Play centre staff and nursery managers are being trained by councils to spot terrorism threats.
Hundreds of council staff, from social workers to foster carers, have been educated how to spot signs of radicalisation among residents.
While many staff work on the front line, including anti-social behaviour officers and housing team members, more unlikely employees receiving the training include environmental health officers and building control managers.
Staff are given lessons lasting up to three hours with a “Home Office approved” DVD to help teach them how to identify vulnerable residents “susceptible to terrorist ideology”.
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In the past two years, Brighton and Hove City Council has trained 95 employees including adult social care workers and youth offending service workers while West Sussex County Council trained 268 staff in 2013 including childminding co-ordinators, early years advisory teachers and recruitment officers.
In the past five years almost 700 staff in Crawley, home of suspected Syrian suicide bomber Abdul Waheed Majeed, have been trained while 14 council staff in genteel Horsham also received training last year in their parks and countryside, parking and environmental health departments.
Worthing and Adur councils trained five workers in 2010 and said there are plans to carry out more radicalisation training this year.
Councils said training costs are minimal because training is held in authority buildings during office hours.
A West Sussex County Council spokeswoman said: “We must stress that West Sussex is not considered a priority area for this strategy or training.
“We do not face any greater risk in West Sussex than in many other areas.
“There was a high number of people taking part in the training last year because it was a new course.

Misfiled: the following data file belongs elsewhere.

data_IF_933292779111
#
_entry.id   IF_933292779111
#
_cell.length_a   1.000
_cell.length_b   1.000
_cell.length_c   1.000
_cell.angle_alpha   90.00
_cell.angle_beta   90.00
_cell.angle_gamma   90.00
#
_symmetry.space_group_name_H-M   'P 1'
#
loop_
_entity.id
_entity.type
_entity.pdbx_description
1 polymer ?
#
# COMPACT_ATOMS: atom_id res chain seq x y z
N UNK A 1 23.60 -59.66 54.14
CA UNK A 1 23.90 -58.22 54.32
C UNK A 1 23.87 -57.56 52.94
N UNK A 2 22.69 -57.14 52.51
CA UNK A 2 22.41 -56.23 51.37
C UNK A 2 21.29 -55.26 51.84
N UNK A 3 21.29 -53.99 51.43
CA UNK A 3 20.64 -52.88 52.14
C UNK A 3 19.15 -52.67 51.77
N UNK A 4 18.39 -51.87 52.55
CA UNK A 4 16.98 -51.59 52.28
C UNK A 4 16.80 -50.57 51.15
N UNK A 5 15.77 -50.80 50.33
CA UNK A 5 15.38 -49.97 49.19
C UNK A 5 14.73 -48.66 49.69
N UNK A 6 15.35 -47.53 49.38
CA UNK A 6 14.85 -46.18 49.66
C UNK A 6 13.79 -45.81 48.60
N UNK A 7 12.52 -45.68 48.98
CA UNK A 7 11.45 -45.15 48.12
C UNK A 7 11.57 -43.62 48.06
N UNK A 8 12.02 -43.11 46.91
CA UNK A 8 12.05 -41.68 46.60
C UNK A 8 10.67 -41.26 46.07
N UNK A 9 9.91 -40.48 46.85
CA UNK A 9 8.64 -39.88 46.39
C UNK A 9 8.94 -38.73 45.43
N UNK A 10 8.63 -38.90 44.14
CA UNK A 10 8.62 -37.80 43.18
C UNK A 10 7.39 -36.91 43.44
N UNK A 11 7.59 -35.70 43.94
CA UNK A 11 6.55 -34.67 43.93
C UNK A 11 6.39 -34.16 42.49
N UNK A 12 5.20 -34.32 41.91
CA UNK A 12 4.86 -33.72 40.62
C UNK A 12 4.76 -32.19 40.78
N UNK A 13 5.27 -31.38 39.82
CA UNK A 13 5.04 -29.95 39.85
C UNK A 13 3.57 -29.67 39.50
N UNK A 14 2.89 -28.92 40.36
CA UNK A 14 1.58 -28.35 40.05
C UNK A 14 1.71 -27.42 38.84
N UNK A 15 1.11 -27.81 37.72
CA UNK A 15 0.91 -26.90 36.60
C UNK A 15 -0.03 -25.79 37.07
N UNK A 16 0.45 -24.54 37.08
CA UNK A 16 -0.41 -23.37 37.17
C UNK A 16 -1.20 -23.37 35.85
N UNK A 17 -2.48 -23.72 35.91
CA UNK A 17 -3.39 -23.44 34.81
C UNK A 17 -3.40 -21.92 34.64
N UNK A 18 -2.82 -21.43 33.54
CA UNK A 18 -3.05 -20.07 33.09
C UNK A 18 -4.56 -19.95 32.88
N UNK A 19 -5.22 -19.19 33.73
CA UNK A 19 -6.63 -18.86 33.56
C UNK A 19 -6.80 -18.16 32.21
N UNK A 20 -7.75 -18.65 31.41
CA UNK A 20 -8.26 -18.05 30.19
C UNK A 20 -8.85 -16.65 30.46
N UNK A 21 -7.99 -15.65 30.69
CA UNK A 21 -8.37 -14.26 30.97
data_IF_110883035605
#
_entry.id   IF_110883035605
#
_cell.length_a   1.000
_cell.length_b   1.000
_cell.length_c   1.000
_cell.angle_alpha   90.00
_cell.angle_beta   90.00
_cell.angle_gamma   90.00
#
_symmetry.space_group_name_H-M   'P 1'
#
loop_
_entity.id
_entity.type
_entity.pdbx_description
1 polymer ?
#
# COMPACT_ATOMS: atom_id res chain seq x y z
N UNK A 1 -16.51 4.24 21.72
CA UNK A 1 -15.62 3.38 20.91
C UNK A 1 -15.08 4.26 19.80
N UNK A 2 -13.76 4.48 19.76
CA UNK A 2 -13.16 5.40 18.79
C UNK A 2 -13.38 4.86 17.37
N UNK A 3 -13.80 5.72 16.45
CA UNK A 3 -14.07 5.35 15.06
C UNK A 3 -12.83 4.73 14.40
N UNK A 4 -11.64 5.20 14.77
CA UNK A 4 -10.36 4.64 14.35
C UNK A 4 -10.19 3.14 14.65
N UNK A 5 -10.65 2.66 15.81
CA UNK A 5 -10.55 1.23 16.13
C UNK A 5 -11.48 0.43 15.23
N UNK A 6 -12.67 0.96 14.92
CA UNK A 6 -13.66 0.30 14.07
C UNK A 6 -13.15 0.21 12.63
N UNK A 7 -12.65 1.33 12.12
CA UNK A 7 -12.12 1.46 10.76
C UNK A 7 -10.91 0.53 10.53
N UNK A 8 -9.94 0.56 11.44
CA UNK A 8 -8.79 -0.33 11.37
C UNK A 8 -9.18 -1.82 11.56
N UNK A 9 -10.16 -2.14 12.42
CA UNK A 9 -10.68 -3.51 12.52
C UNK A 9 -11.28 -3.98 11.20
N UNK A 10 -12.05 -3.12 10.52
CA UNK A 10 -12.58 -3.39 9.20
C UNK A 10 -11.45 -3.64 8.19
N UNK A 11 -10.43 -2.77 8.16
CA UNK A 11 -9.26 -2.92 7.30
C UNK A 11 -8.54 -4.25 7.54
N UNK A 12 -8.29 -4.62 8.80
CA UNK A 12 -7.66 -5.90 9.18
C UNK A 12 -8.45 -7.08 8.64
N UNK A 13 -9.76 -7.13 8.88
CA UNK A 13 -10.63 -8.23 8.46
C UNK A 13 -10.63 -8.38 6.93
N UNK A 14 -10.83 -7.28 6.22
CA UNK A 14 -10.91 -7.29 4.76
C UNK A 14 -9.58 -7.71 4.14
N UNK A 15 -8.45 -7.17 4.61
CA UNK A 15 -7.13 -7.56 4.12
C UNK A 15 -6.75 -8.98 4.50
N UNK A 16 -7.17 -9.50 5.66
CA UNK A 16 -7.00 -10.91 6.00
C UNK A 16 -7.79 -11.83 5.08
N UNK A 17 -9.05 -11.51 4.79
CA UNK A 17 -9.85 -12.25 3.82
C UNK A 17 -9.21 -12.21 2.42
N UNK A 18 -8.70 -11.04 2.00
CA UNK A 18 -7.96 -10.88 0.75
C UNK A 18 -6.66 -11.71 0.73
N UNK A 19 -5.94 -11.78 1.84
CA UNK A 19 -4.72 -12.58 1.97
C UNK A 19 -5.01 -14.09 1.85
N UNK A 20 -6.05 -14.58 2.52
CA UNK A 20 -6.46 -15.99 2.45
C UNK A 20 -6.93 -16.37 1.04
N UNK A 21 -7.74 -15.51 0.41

“We do not expect this number of staff to participate in the training every year.”
A Horsham District Council spokesman said: “Horsham District Council recognises that staff have a responsibility to stay vigilant and report concerns, particularly about vulnerable people being drawn into terrorism.
“To help improve the general awareness of the role Council staff can play in reducing the threats from terrorism, the Council invited a number of front-line staff to attend a workshop training session in July 2013 run by West Sussex County Council.
“Feedback about the training was very positive and it's planned to repeat this training offer to include more staff in the near future.”
A Crawley Borough spokesman said the courses aim to improve the ability to identify individuals who are most vulnerable and in need of support.
He added: “The training covers the processes that are used to influence and radicalise vulnerable individuals and the factors which may contribute to an individual's susceptibility to a terrorist ideology.”
A Brighton and Hove City Council spokeswoman said: “This work is in line with the government's Prevent strategy which requires a partnership approach.
“We work closely with the police and a wide range of statutory and third sector organisations and communities.”